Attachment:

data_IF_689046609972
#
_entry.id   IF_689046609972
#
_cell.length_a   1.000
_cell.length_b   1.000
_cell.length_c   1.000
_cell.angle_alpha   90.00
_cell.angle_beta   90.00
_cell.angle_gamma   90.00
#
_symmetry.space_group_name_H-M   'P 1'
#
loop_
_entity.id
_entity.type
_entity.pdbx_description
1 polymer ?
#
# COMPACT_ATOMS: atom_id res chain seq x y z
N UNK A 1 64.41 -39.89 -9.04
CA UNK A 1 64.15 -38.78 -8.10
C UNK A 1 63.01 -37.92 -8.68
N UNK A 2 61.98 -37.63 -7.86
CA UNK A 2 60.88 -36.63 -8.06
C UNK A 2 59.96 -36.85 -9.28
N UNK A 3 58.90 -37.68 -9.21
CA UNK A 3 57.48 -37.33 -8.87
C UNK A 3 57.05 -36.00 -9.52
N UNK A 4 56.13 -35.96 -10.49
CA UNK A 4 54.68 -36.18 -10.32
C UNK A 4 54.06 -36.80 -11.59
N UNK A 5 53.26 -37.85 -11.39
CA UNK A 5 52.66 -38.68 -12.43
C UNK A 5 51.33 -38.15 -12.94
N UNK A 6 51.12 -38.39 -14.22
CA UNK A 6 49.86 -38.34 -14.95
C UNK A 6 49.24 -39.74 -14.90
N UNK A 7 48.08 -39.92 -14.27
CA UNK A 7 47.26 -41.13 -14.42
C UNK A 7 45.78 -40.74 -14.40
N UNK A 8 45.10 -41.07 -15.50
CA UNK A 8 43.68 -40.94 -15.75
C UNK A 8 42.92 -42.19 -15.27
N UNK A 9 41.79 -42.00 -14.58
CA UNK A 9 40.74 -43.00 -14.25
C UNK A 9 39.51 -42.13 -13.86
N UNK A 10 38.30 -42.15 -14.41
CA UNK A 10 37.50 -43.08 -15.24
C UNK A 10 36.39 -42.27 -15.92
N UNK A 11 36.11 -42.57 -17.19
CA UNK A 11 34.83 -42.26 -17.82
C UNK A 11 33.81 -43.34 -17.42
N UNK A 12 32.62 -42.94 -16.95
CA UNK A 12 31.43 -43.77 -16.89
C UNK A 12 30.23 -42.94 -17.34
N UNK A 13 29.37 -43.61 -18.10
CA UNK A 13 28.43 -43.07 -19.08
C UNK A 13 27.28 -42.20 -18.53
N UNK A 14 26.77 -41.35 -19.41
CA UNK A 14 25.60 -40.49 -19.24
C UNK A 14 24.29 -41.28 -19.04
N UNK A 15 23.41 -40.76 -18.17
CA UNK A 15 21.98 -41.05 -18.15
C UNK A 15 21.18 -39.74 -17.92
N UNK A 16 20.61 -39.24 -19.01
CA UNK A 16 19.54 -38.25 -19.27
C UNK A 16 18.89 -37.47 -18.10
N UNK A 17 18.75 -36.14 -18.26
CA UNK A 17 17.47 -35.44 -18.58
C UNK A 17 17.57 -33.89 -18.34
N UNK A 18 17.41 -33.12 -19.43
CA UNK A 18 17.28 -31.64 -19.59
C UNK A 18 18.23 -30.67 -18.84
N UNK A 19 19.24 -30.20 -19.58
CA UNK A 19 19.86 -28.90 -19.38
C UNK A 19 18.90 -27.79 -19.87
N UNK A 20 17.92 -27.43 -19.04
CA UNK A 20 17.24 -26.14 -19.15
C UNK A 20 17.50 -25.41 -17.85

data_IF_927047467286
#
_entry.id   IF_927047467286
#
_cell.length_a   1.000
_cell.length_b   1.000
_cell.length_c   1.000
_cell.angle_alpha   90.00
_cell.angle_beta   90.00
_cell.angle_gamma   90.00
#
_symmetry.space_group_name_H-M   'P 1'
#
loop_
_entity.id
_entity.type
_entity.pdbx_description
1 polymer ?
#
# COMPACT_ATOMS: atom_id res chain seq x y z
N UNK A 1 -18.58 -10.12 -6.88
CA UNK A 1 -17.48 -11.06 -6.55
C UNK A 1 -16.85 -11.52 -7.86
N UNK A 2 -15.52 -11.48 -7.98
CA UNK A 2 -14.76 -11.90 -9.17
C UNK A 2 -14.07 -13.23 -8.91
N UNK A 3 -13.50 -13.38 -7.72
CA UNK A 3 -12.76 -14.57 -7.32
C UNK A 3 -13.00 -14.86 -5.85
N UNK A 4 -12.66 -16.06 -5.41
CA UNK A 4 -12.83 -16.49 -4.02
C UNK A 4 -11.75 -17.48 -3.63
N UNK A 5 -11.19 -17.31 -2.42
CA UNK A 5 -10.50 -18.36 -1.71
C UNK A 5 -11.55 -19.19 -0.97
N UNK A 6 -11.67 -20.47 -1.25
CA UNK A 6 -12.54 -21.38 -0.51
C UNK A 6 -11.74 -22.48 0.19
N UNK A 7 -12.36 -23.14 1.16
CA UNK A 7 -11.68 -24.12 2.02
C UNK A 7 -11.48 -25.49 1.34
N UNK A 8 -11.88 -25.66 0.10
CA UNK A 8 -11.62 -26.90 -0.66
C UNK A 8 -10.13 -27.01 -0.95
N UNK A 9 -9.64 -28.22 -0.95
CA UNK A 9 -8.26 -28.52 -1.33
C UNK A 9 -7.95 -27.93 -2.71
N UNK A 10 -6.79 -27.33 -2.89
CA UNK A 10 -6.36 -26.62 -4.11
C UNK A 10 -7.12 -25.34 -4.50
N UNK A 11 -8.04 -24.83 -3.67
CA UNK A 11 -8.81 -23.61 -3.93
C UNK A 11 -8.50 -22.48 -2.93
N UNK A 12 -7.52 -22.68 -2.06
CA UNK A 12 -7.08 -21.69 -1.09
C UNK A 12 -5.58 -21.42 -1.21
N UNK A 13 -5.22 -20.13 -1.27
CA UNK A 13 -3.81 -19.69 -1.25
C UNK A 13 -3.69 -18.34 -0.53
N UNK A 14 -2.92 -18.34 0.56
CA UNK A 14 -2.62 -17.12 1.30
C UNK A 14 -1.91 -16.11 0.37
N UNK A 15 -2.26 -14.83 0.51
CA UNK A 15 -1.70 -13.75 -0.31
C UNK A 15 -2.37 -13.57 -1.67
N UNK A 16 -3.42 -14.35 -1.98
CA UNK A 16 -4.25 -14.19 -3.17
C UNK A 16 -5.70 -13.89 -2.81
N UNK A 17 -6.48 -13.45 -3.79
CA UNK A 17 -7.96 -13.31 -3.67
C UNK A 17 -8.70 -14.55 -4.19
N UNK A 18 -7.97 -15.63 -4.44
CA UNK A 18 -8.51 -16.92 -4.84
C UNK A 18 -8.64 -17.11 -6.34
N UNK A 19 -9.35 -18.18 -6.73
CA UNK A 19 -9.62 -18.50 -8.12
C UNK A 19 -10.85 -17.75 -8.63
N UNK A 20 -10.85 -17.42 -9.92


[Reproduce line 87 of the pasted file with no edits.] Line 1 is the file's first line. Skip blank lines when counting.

_cell.length_c   1.000